Friday, April 18, 2014 · 2:15 p.m.

Chattanooga "hipsterfication": Is the Gig City the next Austin, Texas?

Increase in publicity equals increase in tourism revenue

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Chattanooga is attracting media attention and drawing more tourists, local leaders said. (Photo: Chattanooga Area Convention & Visitors Bureau)

Chattanooga has long been called the Scenic City and more recently dubbed the Gig City. Now, a Texas publication has called Chattanooga an emerging “hipster” city that might be the “next Austin, Texas.”

“It’s definitely an honor to be called the next Austin,” Dave Santucci, vice president of marketing for the Chattanooga Convention and Visitors Bureau, said. “The vast majority of Chattanooga would not want to be called the next Atlanta, and that’s not something we are striving for. [Austin is known for] having a great culture of music and art and for creative thinking. There is a very productive and energized workforce in Austin.”

Lauren Modery, columnist for CultureMap, a daily online magazine in Austin and Houston, declared this week that Chattanooga is on the verge of “hipsterfication.”

Also making the list are Asheville, N.C., Burlington, Vt., and Detroit, Mich.

The Hipster
The definition of “hipster” can be as elusive and broad as the group’s members.

According to Urban Dictionary, “hipsters are a subculture of men and women typically in their 20s and 30s that value independent thinking, counterculture, progressive politics, an appreciation of art and indie-rock, creativity, intelligence and witty banter.”

It’s unclear if that entry is meant to be ironic.

It’s also unclear, at times, if the term "hipster" has a negative or positive connotation, and it may depend on the context, but the comparison to Austin and the publicity for Chattanooga is another in a recent string of mentions that is good for the city’s tourism, Santucci said.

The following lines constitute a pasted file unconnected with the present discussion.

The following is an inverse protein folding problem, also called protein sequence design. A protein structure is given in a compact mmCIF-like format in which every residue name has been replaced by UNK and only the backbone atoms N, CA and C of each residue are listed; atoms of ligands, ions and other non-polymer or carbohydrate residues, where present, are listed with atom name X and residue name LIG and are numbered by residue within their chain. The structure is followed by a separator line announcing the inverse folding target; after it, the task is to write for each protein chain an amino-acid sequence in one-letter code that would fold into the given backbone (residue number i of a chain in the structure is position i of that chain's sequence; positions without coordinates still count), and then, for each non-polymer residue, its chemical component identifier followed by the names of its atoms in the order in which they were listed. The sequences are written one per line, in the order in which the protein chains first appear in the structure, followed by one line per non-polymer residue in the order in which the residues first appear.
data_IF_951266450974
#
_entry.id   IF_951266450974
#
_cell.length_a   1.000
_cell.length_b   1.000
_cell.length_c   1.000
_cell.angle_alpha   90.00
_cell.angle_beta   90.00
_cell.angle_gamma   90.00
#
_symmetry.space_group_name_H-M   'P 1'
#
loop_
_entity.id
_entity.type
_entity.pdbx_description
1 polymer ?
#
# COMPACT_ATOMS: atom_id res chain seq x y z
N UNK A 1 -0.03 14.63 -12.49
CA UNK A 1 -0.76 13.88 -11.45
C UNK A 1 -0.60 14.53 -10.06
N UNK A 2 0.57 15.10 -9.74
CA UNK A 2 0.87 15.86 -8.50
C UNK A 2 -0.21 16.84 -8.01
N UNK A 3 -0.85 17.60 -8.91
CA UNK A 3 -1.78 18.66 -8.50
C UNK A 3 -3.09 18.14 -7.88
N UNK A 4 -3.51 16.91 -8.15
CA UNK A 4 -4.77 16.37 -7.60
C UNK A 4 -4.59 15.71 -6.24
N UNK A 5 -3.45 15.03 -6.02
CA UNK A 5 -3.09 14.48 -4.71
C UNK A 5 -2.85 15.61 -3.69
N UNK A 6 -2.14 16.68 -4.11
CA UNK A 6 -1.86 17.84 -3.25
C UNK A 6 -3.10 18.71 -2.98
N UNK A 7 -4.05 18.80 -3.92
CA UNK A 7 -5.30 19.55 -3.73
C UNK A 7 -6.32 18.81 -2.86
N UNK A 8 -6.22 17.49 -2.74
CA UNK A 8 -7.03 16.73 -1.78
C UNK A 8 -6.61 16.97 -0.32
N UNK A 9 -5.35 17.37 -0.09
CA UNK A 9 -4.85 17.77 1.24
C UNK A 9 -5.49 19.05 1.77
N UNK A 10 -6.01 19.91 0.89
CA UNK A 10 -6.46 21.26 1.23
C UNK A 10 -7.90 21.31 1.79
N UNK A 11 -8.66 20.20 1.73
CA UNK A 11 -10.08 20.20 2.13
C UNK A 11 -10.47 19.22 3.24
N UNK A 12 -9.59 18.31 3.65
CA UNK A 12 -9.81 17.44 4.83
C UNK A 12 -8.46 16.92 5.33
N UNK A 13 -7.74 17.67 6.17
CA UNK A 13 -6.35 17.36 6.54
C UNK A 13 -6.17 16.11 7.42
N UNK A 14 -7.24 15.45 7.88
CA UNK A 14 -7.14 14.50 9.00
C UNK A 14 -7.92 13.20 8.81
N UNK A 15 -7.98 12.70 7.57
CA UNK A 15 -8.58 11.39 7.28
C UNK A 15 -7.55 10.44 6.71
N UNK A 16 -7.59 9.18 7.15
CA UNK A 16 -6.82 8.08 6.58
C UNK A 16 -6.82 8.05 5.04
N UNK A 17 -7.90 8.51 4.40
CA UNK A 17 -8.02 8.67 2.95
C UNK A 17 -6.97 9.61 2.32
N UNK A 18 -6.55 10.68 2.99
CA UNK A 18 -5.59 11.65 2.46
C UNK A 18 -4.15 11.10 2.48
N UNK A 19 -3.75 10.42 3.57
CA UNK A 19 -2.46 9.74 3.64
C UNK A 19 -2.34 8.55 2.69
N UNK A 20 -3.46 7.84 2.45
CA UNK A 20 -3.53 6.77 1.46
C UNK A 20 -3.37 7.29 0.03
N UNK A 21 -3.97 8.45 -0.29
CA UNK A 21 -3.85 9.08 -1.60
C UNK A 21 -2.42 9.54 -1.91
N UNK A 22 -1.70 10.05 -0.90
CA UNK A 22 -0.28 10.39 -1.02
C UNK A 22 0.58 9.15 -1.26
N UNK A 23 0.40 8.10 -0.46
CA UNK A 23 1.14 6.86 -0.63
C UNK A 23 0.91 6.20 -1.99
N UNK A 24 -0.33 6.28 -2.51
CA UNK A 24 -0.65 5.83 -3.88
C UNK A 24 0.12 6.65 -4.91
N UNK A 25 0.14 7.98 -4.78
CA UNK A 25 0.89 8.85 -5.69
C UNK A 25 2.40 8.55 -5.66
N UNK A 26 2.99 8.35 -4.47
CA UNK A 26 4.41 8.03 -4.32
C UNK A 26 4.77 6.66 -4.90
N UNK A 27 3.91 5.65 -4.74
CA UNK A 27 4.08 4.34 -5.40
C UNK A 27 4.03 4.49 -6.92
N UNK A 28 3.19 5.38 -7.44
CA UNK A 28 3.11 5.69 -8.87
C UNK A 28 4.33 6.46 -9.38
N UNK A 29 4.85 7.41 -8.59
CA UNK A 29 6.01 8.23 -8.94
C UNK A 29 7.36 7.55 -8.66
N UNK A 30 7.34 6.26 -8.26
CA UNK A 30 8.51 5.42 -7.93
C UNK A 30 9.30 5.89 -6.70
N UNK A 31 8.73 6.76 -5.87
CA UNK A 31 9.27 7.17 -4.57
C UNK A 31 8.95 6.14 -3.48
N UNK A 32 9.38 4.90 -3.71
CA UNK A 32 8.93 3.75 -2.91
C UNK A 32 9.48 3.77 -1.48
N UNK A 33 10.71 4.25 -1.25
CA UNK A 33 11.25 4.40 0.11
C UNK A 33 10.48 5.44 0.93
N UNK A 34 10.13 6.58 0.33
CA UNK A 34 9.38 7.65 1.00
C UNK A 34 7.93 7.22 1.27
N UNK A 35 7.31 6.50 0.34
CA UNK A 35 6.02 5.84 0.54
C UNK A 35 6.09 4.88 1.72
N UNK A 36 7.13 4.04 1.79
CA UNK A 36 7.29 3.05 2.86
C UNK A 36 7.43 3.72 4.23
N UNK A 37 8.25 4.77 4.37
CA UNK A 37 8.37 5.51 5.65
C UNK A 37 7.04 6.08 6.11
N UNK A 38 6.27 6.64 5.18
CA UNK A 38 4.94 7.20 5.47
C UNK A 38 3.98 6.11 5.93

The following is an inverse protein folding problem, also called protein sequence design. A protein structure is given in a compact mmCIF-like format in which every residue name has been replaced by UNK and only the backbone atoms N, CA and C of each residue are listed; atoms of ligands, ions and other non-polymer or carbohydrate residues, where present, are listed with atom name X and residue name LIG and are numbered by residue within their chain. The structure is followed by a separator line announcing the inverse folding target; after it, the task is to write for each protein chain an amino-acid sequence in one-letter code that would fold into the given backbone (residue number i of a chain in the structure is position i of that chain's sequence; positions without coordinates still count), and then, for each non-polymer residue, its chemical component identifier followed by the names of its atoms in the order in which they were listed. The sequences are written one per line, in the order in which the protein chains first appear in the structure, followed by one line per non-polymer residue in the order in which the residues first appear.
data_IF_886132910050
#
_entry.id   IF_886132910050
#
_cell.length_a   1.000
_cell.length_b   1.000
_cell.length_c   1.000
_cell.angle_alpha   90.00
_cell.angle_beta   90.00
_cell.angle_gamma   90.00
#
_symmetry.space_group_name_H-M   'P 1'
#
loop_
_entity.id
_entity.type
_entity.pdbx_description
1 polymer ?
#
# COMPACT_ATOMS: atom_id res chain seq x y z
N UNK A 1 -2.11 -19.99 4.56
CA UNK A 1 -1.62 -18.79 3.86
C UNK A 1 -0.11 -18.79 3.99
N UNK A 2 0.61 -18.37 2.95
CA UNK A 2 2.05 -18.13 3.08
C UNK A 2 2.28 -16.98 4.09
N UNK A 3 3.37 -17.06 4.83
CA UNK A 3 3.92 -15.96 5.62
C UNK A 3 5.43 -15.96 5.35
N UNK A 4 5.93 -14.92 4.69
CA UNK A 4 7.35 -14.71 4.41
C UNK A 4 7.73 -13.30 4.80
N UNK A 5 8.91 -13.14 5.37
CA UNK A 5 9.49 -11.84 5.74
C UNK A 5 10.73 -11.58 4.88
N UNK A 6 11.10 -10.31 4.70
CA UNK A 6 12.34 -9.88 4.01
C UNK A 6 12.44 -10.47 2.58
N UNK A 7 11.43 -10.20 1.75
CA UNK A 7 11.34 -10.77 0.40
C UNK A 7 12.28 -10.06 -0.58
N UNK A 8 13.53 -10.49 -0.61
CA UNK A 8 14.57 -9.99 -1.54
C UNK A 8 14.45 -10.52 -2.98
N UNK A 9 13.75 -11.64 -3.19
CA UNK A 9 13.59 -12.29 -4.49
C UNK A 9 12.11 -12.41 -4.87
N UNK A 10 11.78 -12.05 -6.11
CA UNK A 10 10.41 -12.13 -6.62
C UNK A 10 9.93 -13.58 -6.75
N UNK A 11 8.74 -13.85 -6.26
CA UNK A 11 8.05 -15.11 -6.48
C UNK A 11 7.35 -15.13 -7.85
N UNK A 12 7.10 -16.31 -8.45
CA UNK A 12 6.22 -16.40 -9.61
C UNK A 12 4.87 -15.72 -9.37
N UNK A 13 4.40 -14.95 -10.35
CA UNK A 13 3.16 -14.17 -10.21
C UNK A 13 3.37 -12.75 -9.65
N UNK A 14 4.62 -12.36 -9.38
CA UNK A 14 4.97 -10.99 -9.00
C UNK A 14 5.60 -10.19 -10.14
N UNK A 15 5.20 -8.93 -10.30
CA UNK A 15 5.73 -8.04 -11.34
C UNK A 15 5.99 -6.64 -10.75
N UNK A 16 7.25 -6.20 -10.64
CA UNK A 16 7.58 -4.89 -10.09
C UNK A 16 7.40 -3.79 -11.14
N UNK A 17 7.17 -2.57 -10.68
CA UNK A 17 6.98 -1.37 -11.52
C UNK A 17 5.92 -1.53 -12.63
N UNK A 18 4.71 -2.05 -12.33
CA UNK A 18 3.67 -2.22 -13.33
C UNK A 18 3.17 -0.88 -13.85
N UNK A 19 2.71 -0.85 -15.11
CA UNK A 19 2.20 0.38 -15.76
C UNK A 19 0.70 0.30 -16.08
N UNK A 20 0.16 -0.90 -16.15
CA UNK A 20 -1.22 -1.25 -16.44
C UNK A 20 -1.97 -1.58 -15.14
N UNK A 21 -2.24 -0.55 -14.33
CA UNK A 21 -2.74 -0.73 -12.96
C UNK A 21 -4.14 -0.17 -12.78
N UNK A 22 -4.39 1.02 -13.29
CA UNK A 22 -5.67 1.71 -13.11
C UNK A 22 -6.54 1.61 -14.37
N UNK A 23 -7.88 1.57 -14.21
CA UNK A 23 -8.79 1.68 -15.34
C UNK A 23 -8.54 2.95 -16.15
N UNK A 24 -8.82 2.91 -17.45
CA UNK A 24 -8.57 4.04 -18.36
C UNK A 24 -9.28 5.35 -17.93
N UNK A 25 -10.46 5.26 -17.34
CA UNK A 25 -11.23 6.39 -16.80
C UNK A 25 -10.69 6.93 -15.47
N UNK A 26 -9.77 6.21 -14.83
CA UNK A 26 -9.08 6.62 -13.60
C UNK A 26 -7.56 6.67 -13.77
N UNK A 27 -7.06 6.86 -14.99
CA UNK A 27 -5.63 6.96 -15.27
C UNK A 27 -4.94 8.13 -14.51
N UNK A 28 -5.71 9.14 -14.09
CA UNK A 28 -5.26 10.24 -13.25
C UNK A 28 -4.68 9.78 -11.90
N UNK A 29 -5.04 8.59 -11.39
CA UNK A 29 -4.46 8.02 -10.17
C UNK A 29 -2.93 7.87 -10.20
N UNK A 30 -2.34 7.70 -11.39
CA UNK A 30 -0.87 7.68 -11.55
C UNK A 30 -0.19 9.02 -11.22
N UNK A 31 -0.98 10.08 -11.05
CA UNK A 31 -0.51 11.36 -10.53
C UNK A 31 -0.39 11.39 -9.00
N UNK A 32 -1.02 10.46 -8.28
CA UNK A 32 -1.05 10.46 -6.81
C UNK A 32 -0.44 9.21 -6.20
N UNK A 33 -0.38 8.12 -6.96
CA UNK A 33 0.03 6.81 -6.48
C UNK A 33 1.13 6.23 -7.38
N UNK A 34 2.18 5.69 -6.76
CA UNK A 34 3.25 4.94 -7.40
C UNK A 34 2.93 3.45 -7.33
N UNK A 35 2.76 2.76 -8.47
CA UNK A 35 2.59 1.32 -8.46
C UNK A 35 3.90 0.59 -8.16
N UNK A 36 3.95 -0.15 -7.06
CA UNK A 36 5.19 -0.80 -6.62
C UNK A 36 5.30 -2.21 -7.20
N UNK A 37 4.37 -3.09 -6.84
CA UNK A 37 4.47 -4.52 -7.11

Chattanooga resident Chanté Newcomb said she isn’t bothered by hipster label.

“I hope people will know better than to box Chattanooga into an urban dictionary term,” she said. “But I don’t take offense at all. We are a melting pot of styles, tastes and behavior in Chattanooga.”

Chattanooga on the map
There has been an increase in publicity for Chattanooga recently.

The Scenic/Gig/Hipster City has also recently gotten mentions on The Today Show, Outside Magazine The New York Times, Taste of the South magazine and Southern Living, which has a writer who declared a "city crush" on Chattanooga. 

Santucci said that decades of planning and improvements are finally paying off and that people are starting to take notice.

The city has also felt only minimal effects of the recession, which helps the city’s profile, he said.

“We are on the map like we’ve never been on the map before,” he said.

Austin "hipstercrite
Modery has a background in film and writing and worked as a personal assistant in Hollywood before moving to Austin, a city she had only read about.

“It kept showing up in news stories and lists, just like Chattanooga is doing now,” she said via email.

In her column, called Hipstercrite Says, Modery said that “Chattanooga has been wooing the panties off the popular urbanite mag GOOD Magazine, with tales of their new citywide typeface and 'super green' VW plant.”

She hasn’t visited Chattanooga, but she wants to—if citizens will have her, she said.